Should initial clamping for abdominal aortic aneurysm repair be proximal or distal to minimise embolisation?

E. C. Lipsitz, F. J. Veith, T. Ohki, R. T. Quintos

Research output: Contribution to journalArticlepeer-review

13 Scopus citations


Objectives: to determine whether clamping proximally or distally on the infrarenal aorta during abdominal aortic aneurysm (AAA) repair increases the overall embolic potential. Materials and methods: a sheath was placed in the mid-infrarenal aorta of 16 dogs. In eight animals a cross-clamp was placed at the aortic trifucation, and in another eight animals it was placed in the immediate subrenal position. Under flouroscopy blood flow within the infrarenal aorta was evaluated by contrast and particle injections. Greyscale analysis was used to calculate contrast density. Particle distribution was followed flouroscopically and confirmed pathologically. Results: fifty-seven ± 24% of injected contrast remained within the aorta with distal clamping while 97 ± 7% did so with proximal clamping (p < 0.01). With distal aortic clamping 6.2 ± 1.3 out of 10 injected particles remained within the aorta after 15 seconds and only 0.8 ± 0.8 remained after 5 min. With proximal aortic clamping, all 10 of the particles remained within the aortic lumen for the full 5 minutes (p < 0.001). Conclusions: initial distal clamping minimises distal embolisation, but may result in renal and/or visceral embolisation. Initial proximal clamping prevents proximal embolisation and does not promote distal embolisation. We recommend initial proximal clamping in aortic aneurysm surgery to minimise the overall risk of embolisation.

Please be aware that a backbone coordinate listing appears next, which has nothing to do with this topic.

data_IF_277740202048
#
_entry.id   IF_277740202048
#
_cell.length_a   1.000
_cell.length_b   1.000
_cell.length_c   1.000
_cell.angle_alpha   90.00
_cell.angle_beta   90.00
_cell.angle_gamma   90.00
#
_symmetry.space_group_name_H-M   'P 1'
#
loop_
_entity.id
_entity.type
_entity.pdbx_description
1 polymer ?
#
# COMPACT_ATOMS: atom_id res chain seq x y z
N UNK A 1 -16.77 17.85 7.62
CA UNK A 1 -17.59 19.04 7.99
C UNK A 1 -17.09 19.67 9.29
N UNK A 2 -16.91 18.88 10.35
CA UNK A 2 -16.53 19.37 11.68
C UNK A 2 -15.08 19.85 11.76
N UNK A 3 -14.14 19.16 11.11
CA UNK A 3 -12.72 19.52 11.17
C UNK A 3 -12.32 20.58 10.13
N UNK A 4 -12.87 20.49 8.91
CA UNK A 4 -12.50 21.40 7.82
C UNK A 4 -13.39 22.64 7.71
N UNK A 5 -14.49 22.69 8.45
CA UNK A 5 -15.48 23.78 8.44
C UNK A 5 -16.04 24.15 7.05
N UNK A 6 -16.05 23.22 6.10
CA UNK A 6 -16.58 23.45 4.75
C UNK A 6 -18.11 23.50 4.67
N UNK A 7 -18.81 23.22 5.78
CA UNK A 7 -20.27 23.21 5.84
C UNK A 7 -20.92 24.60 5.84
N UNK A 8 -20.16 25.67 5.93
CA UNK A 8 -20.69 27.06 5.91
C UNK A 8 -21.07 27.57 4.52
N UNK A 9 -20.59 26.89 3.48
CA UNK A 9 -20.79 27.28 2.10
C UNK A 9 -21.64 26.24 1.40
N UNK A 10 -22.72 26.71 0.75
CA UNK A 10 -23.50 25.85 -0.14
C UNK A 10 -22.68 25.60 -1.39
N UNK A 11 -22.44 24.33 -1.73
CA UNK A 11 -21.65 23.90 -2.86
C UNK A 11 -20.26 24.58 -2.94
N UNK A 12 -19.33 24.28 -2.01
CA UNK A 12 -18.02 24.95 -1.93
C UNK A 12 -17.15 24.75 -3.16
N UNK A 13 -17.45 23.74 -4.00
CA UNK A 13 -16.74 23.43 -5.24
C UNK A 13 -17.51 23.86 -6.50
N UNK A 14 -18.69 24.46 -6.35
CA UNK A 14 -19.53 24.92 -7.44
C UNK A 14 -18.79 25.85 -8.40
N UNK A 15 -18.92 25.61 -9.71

Original languageEnglish (US)
Pages (from-to)413-418
Number of pages6
JournalEuropean Journal of Vascular and Endovascular Surgery
Issue number5
StatePublished - May 1999


  • Abdominal aortic aneurysm
  • Aortic surgery
  • Clamping
  • Embolisation
  • Repair

ASJC Scopus subject areas

  • Surgery
  • Cardiology and Cardiovascular Medicine


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